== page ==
SEALAB 2021: SEASON IV
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"Isla de Chupacabra," "Joy of Grief," "Green Fever," "Sharko's Machine," "Return of Marko," "Casinko," "Butchslap," "Monkey Banana Raffle," "Shrabster," "Cavemen," "Moby Sick," "No Waterworld," "Legacy of Laughter"
ARRESTED DEVELOPMENT: SEASON THREE
Image A Sound B Extras B
"The Cabin Show," "For British Eyes Only," "Forget Me Now," "Notapussy," "Mr. F," "The Ocean Walker," "Prison Break-In," "Making a Stand," "S.O.B.s," "Fakin' It," "Family Ties," "Exit Strategy," "Development Arrested"
by Walter Chaw Oh, I get it. It's hostile.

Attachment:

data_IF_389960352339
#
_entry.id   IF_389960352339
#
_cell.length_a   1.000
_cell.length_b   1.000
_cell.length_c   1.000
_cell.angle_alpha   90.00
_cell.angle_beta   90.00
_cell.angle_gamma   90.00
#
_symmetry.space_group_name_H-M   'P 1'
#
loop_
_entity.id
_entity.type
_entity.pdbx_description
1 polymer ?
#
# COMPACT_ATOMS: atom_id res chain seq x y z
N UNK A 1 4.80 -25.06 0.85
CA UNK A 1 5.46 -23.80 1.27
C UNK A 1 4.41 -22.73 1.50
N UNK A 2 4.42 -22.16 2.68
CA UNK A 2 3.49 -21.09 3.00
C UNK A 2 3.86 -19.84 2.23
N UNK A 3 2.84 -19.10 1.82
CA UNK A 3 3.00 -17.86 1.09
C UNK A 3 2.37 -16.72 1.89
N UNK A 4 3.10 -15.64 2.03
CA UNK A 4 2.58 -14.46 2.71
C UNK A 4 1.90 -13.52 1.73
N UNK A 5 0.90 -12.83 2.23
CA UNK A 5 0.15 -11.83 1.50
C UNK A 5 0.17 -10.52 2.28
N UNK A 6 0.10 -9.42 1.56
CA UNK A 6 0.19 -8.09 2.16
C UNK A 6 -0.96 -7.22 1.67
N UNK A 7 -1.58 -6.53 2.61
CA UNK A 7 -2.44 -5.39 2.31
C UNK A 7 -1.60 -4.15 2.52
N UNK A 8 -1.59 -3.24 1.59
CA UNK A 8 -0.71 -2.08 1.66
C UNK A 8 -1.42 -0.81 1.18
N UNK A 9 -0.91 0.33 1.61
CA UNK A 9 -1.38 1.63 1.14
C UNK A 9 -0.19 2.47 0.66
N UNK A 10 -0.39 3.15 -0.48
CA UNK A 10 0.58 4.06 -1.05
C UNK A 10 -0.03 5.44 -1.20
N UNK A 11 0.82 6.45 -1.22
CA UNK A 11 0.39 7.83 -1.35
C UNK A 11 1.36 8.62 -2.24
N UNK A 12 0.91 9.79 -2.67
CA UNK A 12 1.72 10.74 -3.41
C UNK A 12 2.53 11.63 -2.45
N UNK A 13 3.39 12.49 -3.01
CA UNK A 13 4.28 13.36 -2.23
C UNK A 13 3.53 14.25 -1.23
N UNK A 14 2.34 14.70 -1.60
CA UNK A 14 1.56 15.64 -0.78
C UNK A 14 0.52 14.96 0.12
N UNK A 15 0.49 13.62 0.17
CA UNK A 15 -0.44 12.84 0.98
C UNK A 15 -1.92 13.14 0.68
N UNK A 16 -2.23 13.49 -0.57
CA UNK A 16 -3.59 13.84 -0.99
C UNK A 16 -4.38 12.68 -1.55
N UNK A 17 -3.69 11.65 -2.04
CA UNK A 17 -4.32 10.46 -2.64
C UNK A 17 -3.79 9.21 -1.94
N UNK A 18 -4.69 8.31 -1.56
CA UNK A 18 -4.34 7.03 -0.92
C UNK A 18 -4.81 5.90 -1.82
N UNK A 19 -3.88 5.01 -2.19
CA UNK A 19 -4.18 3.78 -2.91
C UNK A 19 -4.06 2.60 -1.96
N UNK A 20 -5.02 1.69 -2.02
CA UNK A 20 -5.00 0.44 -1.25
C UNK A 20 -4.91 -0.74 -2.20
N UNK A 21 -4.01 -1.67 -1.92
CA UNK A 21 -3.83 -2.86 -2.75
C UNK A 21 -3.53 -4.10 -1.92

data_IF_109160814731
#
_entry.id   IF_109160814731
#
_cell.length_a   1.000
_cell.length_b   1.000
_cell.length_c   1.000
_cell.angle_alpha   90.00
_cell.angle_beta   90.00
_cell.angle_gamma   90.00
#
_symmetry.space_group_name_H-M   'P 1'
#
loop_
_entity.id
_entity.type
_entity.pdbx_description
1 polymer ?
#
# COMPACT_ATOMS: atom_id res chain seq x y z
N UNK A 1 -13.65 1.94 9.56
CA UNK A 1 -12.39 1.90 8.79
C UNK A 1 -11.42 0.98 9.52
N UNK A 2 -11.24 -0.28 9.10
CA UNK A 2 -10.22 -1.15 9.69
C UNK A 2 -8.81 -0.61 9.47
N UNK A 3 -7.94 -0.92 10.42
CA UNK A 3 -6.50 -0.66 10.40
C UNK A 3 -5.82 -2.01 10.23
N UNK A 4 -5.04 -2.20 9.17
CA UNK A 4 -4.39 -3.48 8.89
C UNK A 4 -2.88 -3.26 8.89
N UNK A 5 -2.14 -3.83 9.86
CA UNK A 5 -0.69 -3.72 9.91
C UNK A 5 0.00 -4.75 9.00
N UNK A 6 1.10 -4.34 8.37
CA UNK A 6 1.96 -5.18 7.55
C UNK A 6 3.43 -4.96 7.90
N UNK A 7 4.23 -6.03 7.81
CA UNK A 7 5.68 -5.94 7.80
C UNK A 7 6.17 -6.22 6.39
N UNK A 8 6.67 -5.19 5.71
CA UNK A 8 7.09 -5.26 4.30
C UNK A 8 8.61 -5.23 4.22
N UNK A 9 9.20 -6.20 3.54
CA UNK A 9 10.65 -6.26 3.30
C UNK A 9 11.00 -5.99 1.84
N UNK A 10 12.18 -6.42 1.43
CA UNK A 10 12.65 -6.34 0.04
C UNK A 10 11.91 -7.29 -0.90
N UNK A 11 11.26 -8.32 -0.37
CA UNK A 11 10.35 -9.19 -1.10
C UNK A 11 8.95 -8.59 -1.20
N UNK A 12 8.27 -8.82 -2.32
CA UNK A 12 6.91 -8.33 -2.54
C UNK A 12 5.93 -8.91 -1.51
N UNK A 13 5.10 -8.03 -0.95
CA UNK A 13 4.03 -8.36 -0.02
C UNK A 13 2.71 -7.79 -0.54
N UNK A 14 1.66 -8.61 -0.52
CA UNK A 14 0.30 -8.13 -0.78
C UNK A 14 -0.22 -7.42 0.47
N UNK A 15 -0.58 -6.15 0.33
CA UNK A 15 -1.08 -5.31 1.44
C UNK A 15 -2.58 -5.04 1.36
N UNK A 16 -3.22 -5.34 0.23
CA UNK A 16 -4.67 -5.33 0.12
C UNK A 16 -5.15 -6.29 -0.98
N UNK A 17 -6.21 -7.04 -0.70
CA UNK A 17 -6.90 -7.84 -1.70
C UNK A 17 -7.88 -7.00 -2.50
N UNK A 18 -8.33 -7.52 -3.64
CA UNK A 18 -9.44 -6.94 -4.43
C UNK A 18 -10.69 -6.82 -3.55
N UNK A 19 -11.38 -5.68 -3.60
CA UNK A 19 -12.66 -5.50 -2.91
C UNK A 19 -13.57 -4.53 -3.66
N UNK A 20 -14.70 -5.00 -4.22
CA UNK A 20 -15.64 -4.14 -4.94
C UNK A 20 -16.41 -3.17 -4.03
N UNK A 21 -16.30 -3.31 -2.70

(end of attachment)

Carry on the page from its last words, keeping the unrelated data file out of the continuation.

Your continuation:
The rhyme and reason of "Sealab 2021"--a dubbed, found-footage exercise culled from a mostly-forgotten Hanna-Barbera cartoon called "Sealab 2020"--is that it's an unpleasant, ugly piece of work in the "Family Guy", random pop-culture mode, and if it happens more often than not to be of a hostility to which I respond, well, that speaks more to me than to the quality of the presentation. Moreover, it speaks to the audience for stuff like this and (the superior) "Aqua Teen Hunger Force"--all of which could possibly trace their lineage to things like the surreal/minimalist comic strip "Red Meat" and the desire, eternal, for a certain specific, frustrated demographic to have resentment and anger at general inanity thrown up on our collective behalf. I remember an episode of this series from a previous season in which a pet scorpion paralyzes its master and lays eggs inside him--that's not funny in the traditional sense, it's funny in the notably untraditional sense. Funny in the same way the story of a man getting stung on the tongue by his pet scorpion during his nightly ritual of giving it a goodnight kiss is funny: because it's funny when stupid people misplace their affections on things that are incapable of affection. To the point, it's funny when people are vulnerable and express feelings of love. Call "Sealab 2021" the cartoon version of Very Bad Things.